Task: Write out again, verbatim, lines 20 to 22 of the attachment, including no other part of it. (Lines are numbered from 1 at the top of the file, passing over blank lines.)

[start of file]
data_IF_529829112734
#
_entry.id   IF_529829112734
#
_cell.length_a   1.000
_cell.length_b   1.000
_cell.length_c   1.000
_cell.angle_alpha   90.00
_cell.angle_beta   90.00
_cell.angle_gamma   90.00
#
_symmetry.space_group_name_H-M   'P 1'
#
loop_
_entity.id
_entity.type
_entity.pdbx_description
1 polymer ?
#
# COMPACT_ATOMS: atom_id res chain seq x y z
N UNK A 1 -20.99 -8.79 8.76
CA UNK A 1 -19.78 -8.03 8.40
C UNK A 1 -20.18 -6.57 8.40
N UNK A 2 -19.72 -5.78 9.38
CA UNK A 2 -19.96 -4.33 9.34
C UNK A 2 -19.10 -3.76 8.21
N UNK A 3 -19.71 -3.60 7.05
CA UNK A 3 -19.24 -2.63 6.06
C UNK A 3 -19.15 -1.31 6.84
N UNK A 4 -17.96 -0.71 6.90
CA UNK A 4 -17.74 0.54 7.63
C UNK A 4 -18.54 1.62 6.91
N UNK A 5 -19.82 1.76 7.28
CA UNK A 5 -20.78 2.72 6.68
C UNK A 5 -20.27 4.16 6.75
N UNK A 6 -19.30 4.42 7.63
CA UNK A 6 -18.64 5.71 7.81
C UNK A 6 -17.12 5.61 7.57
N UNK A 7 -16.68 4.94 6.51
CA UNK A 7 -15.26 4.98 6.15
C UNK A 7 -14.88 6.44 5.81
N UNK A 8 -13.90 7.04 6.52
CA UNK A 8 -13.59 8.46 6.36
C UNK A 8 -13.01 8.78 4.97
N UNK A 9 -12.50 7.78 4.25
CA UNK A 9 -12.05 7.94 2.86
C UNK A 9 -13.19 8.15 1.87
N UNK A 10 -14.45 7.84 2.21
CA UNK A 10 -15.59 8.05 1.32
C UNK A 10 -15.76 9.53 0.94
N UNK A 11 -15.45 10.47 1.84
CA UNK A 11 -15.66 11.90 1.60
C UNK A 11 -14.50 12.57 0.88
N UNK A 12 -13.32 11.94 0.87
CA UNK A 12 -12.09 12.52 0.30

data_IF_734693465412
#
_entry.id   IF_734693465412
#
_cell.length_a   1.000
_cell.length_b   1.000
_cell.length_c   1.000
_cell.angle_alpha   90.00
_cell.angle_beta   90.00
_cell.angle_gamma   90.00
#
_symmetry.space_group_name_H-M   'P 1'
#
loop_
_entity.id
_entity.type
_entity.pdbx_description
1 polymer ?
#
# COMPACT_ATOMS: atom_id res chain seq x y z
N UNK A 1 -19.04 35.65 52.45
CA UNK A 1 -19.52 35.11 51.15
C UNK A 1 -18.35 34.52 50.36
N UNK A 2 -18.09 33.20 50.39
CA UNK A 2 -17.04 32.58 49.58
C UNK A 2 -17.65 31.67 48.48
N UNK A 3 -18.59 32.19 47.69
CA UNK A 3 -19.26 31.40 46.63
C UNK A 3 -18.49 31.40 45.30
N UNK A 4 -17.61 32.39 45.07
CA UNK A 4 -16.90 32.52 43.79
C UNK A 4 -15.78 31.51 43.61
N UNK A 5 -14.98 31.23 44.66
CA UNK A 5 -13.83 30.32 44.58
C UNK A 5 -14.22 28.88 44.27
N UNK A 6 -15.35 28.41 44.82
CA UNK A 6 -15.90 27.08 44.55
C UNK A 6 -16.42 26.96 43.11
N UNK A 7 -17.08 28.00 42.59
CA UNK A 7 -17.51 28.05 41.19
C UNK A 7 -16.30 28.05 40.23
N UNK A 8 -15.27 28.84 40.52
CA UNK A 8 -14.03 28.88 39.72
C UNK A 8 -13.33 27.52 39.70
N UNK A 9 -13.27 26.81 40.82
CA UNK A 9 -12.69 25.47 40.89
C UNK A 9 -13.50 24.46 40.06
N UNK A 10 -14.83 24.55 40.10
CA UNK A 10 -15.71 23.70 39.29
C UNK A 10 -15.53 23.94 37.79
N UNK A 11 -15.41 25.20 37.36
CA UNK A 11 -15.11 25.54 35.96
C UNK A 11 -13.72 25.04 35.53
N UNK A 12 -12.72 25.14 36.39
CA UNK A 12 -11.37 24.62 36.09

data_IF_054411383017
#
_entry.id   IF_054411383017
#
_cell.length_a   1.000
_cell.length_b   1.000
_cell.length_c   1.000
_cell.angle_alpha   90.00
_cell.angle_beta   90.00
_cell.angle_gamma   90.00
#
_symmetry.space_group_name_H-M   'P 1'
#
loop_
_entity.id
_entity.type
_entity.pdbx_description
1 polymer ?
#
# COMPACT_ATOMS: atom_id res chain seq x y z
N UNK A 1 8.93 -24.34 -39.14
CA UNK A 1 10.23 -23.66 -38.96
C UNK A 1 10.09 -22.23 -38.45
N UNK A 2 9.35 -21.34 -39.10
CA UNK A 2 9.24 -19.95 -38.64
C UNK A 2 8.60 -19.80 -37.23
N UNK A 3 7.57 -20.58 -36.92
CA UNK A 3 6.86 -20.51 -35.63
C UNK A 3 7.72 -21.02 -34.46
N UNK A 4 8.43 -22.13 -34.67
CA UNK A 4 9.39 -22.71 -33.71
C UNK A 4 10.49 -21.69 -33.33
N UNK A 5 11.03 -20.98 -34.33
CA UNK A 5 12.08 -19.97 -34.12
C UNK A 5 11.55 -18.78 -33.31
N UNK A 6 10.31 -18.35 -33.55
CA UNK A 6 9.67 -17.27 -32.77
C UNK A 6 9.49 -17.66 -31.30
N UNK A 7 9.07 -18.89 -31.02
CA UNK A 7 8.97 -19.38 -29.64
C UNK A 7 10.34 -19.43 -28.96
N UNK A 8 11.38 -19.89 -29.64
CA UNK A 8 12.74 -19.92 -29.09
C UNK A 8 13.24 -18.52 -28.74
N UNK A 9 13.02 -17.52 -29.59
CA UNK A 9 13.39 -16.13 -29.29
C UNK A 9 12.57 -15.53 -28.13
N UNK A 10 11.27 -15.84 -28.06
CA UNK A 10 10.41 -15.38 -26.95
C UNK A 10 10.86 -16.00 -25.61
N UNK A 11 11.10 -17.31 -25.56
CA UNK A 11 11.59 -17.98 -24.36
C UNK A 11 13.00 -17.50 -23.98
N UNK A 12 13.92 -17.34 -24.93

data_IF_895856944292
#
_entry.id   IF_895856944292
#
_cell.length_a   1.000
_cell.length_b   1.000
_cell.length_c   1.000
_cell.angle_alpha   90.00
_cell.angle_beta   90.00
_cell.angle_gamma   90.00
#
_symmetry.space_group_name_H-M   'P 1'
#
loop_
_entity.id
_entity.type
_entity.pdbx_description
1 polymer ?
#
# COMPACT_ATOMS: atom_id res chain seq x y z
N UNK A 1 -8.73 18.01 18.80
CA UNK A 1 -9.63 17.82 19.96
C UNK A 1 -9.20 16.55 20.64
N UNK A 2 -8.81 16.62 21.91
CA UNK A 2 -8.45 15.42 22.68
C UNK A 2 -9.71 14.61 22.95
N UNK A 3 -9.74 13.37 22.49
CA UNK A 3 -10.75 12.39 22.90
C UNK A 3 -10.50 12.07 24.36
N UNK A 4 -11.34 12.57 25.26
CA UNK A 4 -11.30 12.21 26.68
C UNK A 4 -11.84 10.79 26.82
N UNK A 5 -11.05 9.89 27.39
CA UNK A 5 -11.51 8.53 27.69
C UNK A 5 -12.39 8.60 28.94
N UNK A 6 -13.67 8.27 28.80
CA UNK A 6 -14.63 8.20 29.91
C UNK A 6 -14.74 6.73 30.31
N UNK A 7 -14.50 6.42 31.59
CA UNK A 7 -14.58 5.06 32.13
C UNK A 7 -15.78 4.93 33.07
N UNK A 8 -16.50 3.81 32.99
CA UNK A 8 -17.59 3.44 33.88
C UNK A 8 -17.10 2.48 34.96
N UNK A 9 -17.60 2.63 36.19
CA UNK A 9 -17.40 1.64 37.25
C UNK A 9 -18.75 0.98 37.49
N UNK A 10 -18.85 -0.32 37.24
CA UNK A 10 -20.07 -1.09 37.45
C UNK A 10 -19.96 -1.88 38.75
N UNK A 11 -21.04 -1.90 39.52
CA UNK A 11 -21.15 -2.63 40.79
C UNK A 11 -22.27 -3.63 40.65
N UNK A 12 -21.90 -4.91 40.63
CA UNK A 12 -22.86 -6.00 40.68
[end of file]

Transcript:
# COMPACT_ATOMS: atom_id res chain seq x y z
N UNK A 1 -20.99 -8.79 8.76
CA UNK A 1 -19.78 -8.03 8.40